Co-Curricular eligibility including athletic eligibility for incoming students will be determined by their admissions status to the Crown College School of Arts & Sciences and Crown Graduate Schools. Students with a standard acceptance are eligible for co-curricular activities including intercollegiate athletics. Students with a modified acceptance may be eligible for co-curricular activities including intercollegiate athletics unless notified otherwise by the Admissions Council. Students with a conditional acceptance are not eligible for co-curricular activities. Current Crown College students are in good academic standing if the following guidelines are satisfied:
||1.700 GPA or higher
||1.800 GPA or higher
||1.900 GPA or higher
||2.000 GPA or higher
Transfer students should contact the Department of Athletics for transfer guidelines related to intercollegiate athletics. All students in good academic standing are deemed to be making satisfactory progress toward a baccalaureate or equivalent degree.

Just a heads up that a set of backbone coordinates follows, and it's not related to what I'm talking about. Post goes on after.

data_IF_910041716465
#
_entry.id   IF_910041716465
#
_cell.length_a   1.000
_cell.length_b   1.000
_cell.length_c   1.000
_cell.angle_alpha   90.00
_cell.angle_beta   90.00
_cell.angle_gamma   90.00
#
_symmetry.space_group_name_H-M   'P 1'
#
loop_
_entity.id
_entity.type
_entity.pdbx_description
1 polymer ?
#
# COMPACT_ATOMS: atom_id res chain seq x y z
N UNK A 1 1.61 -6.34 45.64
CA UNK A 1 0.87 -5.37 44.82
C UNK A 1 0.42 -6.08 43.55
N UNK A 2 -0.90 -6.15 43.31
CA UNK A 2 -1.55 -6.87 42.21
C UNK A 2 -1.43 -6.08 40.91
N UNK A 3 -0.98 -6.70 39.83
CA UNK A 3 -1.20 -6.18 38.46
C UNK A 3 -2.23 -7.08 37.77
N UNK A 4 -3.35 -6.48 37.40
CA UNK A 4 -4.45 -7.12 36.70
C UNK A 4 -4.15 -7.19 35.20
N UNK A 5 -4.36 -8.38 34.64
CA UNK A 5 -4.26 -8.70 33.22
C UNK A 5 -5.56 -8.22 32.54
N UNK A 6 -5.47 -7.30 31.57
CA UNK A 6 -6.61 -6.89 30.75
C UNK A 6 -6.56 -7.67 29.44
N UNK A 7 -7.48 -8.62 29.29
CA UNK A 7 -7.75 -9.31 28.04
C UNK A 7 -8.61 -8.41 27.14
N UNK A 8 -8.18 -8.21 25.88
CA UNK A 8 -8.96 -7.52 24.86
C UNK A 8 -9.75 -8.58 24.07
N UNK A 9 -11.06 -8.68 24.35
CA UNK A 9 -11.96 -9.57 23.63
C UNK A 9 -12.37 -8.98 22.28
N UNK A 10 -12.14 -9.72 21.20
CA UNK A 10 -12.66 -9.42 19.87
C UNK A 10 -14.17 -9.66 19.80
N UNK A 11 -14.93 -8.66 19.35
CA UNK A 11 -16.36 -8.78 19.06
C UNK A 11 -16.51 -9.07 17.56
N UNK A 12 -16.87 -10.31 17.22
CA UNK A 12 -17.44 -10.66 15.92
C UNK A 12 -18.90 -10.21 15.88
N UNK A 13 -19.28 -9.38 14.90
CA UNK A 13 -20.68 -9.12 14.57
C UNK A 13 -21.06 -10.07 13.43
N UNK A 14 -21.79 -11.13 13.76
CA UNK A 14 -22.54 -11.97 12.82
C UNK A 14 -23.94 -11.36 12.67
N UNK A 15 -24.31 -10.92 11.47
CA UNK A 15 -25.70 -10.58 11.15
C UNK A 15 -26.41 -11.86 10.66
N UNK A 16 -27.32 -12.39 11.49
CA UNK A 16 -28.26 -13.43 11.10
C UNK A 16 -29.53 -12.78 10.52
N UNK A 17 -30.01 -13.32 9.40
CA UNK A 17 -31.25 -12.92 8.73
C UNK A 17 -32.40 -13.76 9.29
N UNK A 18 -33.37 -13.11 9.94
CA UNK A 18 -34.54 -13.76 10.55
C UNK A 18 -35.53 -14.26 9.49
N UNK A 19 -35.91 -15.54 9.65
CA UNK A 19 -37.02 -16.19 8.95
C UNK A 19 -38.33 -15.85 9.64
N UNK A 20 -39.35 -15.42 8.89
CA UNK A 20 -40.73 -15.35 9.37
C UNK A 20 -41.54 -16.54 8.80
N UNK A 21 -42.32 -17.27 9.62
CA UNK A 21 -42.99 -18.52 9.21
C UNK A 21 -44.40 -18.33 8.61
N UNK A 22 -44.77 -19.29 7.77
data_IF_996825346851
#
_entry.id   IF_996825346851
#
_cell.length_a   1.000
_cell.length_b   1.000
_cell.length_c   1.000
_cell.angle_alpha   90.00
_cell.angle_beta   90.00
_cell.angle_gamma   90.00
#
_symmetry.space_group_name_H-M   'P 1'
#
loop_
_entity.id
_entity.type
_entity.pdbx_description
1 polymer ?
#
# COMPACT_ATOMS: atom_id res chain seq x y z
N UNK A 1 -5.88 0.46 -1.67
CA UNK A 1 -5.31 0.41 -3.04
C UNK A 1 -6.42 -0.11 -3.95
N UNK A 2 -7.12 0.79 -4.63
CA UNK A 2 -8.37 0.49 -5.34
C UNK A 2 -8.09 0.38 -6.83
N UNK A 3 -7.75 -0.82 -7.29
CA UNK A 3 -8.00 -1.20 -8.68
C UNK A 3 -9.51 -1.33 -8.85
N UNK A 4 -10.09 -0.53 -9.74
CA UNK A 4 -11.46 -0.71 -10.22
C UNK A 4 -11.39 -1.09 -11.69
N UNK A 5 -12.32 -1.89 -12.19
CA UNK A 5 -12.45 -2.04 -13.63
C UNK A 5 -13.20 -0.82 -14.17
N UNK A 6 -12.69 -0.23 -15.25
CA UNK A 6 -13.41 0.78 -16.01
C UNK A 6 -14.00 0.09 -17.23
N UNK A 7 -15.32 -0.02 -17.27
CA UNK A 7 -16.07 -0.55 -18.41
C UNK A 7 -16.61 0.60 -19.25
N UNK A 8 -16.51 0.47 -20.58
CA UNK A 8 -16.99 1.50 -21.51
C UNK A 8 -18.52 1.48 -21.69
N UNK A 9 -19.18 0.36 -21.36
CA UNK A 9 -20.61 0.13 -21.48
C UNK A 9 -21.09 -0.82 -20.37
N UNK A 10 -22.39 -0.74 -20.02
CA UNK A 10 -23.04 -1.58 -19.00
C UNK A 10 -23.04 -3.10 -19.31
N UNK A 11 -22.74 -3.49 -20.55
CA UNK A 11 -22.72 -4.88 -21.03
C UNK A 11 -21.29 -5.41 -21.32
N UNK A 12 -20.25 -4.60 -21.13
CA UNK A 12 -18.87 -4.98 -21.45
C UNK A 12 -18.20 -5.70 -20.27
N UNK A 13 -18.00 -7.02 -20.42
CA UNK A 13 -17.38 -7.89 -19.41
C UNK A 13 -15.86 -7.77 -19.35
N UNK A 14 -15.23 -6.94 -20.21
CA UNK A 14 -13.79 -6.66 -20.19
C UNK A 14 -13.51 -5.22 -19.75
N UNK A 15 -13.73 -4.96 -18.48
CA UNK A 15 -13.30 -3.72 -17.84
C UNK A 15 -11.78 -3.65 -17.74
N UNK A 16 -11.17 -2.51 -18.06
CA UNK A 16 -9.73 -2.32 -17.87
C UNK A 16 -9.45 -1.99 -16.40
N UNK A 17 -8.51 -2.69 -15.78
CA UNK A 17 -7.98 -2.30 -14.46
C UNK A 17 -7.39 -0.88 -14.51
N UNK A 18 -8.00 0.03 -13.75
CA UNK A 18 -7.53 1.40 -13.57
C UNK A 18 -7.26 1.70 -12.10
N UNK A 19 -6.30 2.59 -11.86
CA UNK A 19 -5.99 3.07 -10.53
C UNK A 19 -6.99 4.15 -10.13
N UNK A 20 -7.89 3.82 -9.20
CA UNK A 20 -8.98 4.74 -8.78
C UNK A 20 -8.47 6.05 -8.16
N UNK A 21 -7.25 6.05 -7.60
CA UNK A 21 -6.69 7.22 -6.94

Changes in Registration
The close of online registration is one week before the first class begins (see Academic Calendar for the specific dates). Any changes made after that must be made through the student's academic advisor.
Classes dropped after classes begin are subject to the refund policies listed in the Finance section. The last day to withdraw from a class is the last day of the class.
Students will receive an educational plan upon acceptance to the program. This plan will demonstrate the transfer credits that apply to the program as well as the credits needed to graduate with the desired degree. Students will review their educational plan continually with their academic advisor for registration and graduation process. Students must earn a "C" or higher in their core courses; any core class with a "C-" or below must be retaken.
Students are responsible for the academic program as stated in the School of Online Studies and Graduate School Catalog that is current at the time of their matriculation at the College. Students, in consultation with their academic advisor, may choose to follow the major requirements of a subsequent catalog. The major requirements of one catalog must be followed in its entirety.